Now that that’s taken care of, let’s get to the main event. We’ve all heard Rachael Ray caution us against the dangers of cross contaminating dinner by cutting our raw meat on the same board as our veggies. What a fantastic point! Cross contamination is a dangerous game, one that leads to food poisoning. Avoid cross contaminating your food at all cost. However, Rachael is also quick to point out that she always cuts her veggies on her butcher block (big wooden cutting board) and her meats on plastic cutting boards. This seems to be the standard line of thinking among… well, everyone I hear talk about it. But guess what? ALL OF THE LABORATORY RESEARCH ON THE SUBJECT CONCLUDES THE OPPOSITE. I know what you’re thinking. You think I’m crazy and since this is just the opposite of what you’ve always heard and always practiced, I must be sadly mistaken. I’m sorry. I wish that were so. Let me break it down…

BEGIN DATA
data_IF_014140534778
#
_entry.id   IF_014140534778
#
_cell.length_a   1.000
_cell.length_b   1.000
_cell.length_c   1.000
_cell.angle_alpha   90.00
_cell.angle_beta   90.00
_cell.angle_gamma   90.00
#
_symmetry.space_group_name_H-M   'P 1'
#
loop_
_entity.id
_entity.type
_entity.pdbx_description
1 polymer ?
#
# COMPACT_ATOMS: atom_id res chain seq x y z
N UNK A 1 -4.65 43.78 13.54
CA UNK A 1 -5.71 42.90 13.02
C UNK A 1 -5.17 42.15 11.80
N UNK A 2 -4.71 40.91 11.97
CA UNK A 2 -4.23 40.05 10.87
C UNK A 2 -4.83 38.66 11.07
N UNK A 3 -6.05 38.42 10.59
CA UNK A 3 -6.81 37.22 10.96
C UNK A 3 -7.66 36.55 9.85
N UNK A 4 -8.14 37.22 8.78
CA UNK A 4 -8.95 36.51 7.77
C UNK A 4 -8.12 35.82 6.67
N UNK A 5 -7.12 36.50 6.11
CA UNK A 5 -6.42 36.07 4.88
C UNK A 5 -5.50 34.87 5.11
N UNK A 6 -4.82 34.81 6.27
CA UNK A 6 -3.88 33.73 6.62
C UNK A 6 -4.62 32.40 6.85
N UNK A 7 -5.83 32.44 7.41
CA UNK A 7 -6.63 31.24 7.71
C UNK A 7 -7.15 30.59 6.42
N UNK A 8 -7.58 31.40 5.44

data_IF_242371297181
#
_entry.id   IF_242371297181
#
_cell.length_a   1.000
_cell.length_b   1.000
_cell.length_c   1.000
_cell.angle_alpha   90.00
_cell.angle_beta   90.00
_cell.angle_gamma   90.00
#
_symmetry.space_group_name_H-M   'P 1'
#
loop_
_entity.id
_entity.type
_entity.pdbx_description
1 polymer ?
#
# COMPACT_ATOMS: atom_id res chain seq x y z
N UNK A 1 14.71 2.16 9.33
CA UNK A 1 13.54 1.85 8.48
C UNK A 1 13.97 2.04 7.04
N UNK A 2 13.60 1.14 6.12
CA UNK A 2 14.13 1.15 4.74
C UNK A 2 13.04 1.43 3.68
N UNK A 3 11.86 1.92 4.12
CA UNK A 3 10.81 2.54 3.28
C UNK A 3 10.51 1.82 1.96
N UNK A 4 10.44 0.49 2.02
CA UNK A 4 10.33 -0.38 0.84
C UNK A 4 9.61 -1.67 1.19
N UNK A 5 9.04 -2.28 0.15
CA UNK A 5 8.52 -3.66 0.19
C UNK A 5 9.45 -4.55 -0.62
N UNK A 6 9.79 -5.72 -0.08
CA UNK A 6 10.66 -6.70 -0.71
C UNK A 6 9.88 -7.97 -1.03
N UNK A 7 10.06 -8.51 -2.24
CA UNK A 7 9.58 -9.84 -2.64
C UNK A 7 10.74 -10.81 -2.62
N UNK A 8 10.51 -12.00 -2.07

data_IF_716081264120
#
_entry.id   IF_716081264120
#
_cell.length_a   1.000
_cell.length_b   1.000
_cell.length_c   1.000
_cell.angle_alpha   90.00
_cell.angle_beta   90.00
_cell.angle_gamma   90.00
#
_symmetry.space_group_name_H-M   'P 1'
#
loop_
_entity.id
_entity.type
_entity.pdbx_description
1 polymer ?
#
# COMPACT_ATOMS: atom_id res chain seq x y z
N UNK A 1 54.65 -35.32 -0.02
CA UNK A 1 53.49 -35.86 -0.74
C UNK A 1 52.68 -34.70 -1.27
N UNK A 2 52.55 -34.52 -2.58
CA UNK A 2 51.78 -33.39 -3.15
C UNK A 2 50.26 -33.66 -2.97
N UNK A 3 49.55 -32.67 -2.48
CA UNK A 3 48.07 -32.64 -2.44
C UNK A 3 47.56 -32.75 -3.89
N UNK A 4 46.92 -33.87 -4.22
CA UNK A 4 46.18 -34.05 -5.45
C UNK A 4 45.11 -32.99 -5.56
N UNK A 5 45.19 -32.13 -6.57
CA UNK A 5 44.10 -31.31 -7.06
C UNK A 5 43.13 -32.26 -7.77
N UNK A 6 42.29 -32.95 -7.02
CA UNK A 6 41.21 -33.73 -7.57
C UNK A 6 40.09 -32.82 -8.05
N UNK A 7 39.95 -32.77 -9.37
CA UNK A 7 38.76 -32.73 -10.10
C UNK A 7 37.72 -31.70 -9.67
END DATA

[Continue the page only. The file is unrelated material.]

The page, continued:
There are two main types of hardwood cutting boards (this includes bamboo): edge grain and end grain. Edge grain cutting boards are made of strips of wood glued together so that the side of the wood is visible. You can tell a board is edge grain by the natural stripes across the surface. End grain cutting boards are made from many pieces of wood glued together so that the cut edges are facing up. These boards have the appearance of a checkerboard, and are often referred to as butcher blocks. Especially with end grain boards, knives cut between natural fibers of the wood, and therefore these cutting boards are the easiest on knives. They don’t have the dulling effect on knives that every other type of board has. When raw meat is cut on a wooden cutting board, the wood absorbs the bacteria. Its porous quality allows it to soak up the bacteria into the board. This sounds at first very scary. Research done in labs on every type of hardwood cutting board has shown virtually the same result, regardless of the type of wood. As the board dries (a matter of a couple of hours) the bacteria dies. It cannot survive without moisture, and the natural quality of the wood is to dry, provided it is in a dry environment exposed to open air. Hours after use, the bacteria can no longer be recovered, even if you break the board open to reveal the inside.